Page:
Wyeth, which set aside $16.6 billion to resolve diet-drug lawsuits, is in settlement talks with lawyers for people who have rejected the drugmaker’s attempts to resolve remaining claims over heart damage caused by the fen-phen diet combination, the company said Tuesday.
Wyeth is negotiating with attorneys for some of the 60,000 former fen-phen users who opted out of the company’s $3.75 billion national settlement, Wyeth officials said. If the talks lead to a resolution, it would eliminate some of the company’s lingering fen-phen liability, claimants’ lawyers say.
“Wyeth’s agreement to go forward with this proposal will depend upon, among other things, the overall level of participation in the process,” the Madison-based company said in a statement. Wyeth has until Feb. 15 to pull out of the settlement if too many claimants reject it, according to court documents.
The talks come as Wyeth has faced a recent spate of trials over claims that its weight-loss medicines damaged users’ hearts. Two juries in Philadelphia found last month that fen-phen scarred four women’s hearts and awarded them a total of $2.75 million in damages.
“It helps them close the chapter on fen-phen,” Steve Roukis, director of research at New York-based Matrix Asset Advisors, said of the possible settlement. Matrix owns about 1.2 million Wyeth shares, according to Bloomberg data.
Wyeth’s shares rose $2.42, or 5.7 percent to $44.70 in New York Stock Market composite trading. They’ve increased 1.2 percent in the last 12 months.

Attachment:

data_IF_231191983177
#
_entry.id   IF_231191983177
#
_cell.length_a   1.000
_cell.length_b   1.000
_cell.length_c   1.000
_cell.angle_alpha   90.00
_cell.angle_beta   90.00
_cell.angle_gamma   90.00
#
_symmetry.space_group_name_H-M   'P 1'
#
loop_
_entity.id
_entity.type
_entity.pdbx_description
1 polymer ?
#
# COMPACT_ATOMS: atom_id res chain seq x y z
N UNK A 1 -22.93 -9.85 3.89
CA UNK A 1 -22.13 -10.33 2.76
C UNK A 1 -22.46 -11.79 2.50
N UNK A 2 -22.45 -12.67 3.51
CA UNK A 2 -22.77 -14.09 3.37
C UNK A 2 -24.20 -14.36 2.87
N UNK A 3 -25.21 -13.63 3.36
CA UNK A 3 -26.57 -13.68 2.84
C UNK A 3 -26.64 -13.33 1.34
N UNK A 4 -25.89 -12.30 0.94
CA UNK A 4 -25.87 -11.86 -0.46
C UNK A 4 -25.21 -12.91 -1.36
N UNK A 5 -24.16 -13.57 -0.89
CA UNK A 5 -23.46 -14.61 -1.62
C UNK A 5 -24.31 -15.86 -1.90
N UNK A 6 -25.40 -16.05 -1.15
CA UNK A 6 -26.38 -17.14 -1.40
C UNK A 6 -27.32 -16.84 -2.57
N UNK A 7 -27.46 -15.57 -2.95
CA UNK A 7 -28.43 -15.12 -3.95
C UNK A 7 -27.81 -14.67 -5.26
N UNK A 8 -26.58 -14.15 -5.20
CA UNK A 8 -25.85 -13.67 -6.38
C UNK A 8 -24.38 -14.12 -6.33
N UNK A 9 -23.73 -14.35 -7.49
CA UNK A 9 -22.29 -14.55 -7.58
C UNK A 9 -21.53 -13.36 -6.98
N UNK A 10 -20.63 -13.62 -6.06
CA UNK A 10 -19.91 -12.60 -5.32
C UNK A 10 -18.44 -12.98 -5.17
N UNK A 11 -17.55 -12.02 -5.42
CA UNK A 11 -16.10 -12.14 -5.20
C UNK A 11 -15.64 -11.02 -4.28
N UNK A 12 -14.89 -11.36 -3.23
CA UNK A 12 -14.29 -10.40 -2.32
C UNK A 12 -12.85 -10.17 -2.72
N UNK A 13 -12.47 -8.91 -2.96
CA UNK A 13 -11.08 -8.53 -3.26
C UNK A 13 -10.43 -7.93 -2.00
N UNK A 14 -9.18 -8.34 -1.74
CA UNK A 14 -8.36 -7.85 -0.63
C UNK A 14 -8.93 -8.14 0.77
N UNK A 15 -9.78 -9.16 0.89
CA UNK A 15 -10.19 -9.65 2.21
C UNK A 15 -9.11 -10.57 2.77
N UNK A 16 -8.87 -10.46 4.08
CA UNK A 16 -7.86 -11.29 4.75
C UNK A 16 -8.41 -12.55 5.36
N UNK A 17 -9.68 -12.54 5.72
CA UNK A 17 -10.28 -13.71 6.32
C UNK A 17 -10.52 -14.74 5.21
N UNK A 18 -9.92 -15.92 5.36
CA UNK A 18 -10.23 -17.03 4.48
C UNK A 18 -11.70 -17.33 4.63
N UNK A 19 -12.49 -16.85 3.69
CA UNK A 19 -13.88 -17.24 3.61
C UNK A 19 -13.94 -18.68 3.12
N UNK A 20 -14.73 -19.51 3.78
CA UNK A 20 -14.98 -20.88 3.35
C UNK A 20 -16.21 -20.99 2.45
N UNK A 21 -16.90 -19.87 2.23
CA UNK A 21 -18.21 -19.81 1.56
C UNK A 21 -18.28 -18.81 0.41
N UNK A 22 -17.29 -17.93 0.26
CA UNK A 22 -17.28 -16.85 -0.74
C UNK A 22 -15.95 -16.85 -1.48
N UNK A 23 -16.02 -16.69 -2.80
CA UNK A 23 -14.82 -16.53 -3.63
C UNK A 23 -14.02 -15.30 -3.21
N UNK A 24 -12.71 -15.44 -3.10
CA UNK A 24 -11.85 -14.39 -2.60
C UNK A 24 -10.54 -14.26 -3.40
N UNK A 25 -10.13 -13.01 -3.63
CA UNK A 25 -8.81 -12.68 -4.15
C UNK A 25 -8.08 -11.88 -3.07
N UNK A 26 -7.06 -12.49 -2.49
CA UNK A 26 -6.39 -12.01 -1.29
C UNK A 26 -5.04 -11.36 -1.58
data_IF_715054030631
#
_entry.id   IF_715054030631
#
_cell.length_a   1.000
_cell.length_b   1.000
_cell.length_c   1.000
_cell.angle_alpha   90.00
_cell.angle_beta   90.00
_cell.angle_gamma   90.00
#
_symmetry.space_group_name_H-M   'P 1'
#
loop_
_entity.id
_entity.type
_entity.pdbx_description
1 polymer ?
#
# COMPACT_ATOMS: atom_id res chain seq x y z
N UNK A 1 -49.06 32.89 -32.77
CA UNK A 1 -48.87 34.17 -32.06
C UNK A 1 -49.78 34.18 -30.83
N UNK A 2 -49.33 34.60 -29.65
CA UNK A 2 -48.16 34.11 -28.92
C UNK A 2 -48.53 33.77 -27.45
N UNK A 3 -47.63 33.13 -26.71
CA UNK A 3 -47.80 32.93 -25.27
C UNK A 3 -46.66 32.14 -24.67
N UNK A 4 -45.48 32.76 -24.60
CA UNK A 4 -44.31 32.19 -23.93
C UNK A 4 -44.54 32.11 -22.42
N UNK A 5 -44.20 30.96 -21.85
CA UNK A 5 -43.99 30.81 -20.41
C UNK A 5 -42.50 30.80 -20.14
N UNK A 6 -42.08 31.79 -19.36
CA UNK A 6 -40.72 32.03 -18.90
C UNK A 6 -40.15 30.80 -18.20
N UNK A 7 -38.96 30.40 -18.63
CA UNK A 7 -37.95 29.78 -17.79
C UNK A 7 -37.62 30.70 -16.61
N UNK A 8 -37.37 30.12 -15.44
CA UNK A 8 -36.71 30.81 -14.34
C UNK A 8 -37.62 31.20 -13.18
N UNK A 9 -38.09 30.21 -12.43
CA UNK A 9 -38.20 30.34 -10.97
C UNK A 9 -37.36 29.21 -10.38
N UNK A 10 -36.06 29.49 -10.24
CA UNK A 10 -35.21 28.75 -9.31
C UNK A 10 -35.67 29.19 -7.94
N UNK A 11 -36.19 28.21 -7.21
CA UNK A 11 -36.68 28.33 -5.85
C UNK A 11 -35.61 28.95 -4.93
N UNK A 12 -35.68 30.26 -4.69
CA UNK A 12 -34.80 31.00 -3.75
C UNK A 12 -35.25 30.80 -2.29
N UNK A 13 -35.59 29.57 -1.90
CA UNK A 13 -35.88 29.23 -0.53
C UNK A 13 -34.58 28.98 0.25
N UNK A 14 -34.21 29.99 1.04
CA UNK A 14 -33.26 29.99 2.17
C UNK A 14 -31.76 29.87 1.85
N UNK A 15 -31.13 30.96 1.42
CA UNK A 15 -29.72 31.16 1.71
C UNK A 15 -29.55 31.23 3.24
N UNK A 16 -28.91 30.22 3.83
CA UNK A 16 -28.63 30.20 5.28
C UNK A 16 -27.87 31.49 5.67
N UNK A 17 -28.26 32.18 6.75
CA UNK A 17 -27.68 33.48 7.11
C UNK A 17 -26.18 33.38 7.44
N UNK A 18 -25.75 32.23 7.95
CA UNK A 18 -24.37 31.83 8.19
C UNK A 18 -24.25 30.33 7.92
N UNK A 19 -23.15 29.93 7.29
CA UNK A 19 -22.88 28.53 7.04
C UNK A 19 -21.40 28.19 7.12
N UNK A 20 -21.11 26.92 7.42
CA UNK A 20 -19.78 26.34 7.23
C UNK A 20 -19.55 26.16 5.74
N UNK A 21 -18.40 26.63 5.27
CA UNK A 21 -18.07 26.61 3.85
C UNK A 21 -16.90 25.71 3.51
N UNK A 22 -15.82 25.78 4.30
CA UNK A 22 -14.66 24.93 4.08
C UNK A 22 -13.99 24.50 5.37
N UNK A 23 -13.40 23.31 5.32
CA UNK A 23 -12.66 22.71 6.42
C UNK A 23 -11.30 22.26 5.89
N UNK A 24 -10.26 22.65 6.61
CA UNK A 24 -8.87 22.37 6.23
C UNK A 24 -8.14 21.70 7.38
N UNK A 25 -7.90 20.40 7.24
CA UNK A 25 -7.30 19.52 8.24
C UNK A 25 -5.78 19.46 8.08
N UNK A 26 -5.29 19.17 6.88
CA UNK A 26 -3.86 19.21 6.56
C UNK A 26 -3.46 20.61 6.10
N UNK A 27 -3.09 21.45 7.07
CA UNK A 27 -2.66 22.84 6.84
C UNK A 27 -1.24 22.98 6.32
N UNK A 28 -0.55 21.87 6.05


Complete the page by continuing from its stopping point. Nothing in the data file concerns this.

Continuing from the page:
Wyeth pulled the diet drugs Pondimin and Redux off the market in 1997 after researchers linked them to heart and lung problems in some users. Those drugs were combined with the generic phentermine in the fen-phen combination.
Of the more than $16.6 billion Wyeth set aside to deal with its fen-phen liability, only about $3 billion remains, company officials said in a November filing to the U.S. Securities and Exchange Commission.
The company failed to resolve its fen-phen liability through the $3.75 billion national settlement, reached in 1999. The company has agreed to add another $1.3 billion to that accord to speed up the resolution of claims. A federal judge in Philadelphia is expected to decide this week whether to approve the addition.
Lawyers representing about 8,000 former fen-phen users who opted not to join the settlement are likely to resolve their claims under the new approach.
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